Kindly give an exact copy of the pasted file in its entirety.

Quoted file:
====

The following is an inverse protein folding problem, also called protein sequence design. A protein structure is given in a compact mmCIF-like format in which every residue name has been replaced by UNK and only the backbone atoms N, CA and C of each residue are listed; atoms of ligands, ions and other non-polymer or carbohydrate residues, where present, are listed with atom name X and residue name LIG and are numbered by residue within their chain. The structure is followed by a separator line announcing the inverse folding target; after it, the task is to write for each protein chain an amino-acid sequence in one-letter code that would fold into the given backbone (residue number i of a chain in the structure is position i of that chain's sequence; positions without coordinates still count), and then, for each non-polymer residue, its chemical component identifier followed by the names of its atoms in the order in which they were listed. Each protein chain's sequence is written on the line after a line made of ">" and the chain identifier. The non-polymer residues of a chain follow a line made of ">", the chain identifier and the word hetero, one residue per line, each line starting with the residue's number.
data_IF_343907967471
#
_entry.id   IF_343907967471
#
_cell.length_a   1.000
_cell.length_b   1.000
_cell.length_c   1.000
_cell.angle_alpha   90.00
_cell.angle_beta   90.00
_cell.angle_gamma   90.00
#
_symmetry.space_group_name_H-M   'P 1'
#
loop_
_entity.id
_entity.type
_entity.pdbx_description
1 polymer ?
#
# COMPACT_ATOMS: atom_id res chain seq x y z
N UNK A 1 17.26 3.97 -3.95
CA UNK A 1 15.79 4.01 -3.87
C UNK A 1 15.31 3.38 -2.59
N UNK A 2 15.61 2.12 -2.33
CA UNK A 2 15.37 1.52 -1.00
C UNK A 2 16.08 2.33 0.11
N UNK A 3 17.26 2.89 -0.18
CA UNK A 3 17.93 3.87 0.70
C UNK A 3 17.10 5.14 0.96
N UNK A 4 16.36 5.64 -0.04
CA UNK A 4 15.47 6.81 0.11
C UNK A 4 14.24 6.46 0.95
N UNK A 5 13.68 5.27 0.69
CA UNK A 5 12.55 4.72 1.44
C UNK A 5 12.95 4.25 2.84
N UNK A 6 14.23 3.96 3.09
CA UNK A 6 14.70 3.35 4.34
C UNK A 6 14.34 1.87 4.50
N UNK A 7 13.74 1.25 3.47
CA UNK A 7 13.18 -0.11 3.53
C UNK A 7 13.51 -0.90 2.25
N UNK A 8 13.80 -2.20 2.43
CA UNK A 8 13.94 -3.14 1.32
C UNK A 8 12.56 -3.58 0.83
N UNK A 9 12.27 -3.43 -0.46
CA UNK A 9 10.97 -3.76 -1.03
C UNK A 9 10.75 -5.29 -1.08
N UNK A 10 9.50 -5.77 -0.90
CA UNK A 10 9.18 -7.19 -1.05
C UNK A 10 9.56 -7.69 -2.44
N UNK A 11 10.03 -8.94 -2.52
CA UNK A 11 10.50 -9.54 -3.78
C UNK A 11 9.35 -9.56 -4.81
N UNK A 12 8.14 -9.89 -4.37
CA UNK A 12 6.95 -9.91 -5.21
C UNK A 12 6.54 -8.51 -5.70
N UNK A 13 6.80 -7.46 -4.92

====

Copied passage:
The following is an inverse protein folding problem, also called protein sequence design. A protein structure is given in a compact mmCIF-like format in which every residue name has been replaced by UNK and only the backbone atoms N, CA and C of each residue are listed; atoms of ligands, ions and other non-polymer or carbohydrate residues, where present, are listed with atom name X and residue name LIG and are numbered by residue within their chain. The structure is followed by a separator line announcing the inverse folding target; after it, the task is to write for each protein chain an amino-acid sequence in one-letter code that would fold into the given backbone (residue number i of a chain in the structure is position i of that chain's sequence; positions without coordinates still count), and then, for each non-polymer residue, its chemical component identifier followed by the names of its atoms in the order in which they were listed. Each protein chain's sequence is written on the line after a line made of ">" and the chain identifier. The non-polymer residues of a chain follow a line made of ">", the chain identifier and the word hetero, one residue per line, each line starting with the residue's number.
data_IF_343907967471
#
_entry.id   IF_343907967471
#
_cell.length_a   1.000
_cell.length_b   1.000
_cell.length_c   1.000
_cell.angle_alpha   90.00
_cell.angle_beta   90.00
_cell.angle_gamma   90.00
#
_symmetry.space_group_name_H-M   'P 1'
#
loop_
_entity.id
_entity.type
_entity.pdbx_description
1 polymer ?
#
# COMPACT_ATOMS: atom_id res chain seq x y z
N UNK A 1 17.26 3.97 -3.95
CA UNK A 1 15.79 4.01 -3.87
C UNK A 1 15.31 3.38 -2.59
N UNK A 2 15.61 2.12 -2.33
CA UNK A 2 15.37 1.52 -1.00
C UNK A 2 16.08 2.33 0.11
N UNK A 3 17.26 2.89 -0.18
CA UNK A 3 17.93 3.87 0.70
C UNK A 3 17.10 5.14 0.96
N UNK A 4 16.36 5.64 -0.04
CA UNK A 4 15.47 6.81 0.11
C UNK A 4 14.24 6.46 0.95
N UNK A 5 13.68 5.27 0.69
CA UNK A 5 12.55 4.72 1.44
C UNK A 5 12.95 4.25 2.84
N UNK A 6 14.23 3.96 3.09
CA UNK A 6 14.70 3.35 4.34
C UNK A 6 14.34 1.87 4.50
N UNK A 7 13.74 1.25 3.47
CA UNK A 7 13.18 -0.11 3.53
C UNK A 7 13.51 -0.90 2.25
N UNK A 8 13.80 -2.20 2.43
CA UNK A 8 13.94 -3.14 1.32
C UNK A 8 12.56 -3.58 0.83
N UNK A 9 12.27 -3.43 -0.46
CA UNK A 9 10.97 -3.76 -1.03
C UNK A 9 10.75 -5.29 -1.08
N UNK A 10 9.50 -5.77 -0.90
CA UNK A 10 9.18 -7.19 -1.05
C UNK A 10 9.56 -7.69 -2.44
N UNK A 11 10.03 -8.94 -2.52
CA UNK A 11 10.50 -9.54 -3.78
C UNK A 11 9.35 -9.56 -4.81
N UNK A 12 8.14 -9.89 -4.37
CA UNK A 12 6.95 -9.91 -5.21
C UNK A 12 6.54 -8.51 -5.70
N UNK A 13 6.80 -7.46 -4.92